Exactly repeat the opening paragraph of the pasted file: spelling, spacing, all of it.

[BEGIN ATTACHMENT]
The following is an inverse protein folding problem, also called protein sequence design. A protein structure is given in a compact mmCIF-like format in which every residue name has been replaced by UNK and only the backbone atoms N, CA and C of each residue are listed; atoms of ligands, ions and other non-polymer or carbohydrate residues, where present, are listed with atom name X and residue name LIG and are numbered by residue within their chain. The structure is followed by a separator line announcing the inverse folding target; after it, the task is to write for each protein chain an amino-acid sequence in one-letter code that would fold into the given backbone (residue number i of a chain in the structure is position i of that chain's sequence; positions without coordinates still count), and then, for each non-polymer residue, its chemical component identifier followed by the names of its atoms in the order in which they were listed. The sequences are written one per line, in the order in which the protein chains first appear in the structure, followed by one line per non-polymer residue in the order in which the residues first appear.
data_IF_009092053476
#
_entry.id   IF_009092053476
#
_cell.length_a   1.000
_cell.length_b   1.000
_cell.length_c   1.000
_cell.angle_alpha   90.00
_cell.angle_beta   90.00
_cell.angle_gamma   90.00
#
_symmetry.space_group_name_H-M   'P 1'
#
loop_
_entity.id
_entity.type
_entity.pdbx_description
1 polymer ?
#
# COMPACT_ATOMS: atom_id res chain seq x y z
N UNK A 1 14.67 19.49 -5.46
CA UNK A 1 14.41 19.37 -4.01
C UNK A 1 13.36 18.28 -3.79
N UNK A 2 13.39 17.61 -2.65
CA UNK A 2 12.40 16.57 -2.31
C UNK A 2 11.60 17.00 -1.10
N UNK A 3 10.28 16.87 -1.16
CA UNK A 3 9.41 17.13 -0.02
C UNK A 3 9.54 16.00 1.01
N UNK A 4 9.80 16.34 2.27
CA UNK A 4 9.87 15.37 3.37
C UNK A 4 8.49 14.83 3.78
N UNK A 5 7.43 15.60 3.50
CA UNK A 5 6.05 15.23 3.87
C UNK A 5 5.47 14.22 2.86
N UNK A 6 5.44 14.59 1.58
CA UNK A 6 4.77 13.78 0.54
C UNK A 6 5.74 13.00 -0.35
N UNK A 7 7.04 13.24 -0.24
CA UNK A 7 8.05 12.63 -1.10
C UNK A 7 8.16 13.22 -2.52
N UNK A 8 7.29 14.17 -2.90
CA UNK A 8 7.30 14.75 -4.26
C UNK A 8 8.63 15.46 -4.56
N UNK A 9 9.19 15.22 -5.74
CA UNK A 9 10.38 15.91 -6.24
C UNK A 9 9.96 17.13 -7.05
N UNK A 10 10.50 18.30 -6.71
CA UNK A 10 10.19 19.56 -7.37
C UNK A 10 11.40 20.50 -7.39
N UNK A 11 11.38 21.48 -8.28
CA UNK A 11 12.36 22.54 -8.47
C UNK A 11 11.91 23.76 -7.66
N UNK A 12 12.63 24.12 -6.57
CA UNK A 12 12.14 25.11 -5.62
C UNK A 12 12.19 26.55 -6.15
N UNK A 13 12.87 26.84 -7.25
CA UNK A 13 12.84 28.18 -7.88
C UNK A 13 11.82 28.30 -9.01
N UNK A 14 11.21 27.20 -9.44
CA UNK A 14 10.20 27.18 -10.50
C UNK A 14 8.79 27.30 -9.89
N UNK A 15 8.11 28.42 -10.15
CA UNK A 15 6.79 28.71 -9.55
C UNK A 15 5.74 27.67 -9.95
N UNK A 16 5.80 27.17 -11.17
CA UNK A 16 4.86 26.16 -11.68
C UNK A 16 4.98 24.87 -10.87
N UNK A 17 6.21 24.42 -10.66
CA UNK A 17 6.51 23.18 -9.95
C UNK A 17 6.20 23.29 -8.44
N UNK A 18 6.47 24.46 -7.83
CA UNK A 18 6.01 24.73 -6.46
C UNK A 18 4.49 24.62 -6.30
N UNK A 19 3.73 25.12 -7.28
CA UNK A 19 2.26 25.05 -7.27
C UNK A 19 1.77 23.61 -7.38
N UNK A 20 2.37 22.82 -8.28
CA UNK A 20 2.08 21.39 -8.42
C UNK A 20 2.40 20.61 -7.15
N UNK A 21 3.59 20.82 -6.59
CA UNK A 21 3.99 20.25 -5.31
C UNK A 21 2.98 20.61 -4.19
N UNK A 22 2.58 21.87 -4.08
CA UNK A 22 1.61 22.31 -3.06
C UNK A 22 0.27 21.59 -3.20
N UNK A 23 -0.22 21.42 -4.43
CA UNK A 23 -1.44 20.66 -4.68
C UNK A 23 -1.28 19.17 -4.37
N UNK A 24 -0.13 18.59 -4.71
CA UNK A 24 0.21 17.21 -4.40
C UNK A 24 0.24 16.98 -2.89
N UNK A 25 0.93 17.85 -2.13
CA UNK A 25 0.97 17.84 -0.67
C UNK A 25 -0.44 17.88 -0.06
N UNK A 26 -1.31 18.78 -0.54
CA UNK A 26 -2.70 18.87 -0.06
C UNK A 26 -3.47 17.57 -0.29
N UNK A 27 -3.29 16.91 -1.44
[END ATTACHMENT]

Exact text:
The following is an inverse protein folding problem, also called protein sequence design. A protein structure is given in a compact mmCIF-like format in which every residue name has been replaced by UNK and only the backbone atoms N, CA and C of each residue are listed; atoms of ligands, ions and other non-polymer or carbohydrate residues, where present, are listed with atom name X and residue name LIG and are numbered by residue within their chain. The structure is followed by a separator line announcing the inverse folding target; after it, the task is to write for each protein chain an amino-acid sequence in one-letter code that would fold into the given backbone (residue number i of a chain in the structure is position i of that chain's sequence; positions without coordinates still count), and then, for each non-polymer residue, its chemical component identifier followed by the names of its atoms in the order in which they were listed. The sequences are written one per line, in the order in which the protein chains first appear in the structure, followed by one line per non-polymer residue in the order in which the residues first appear.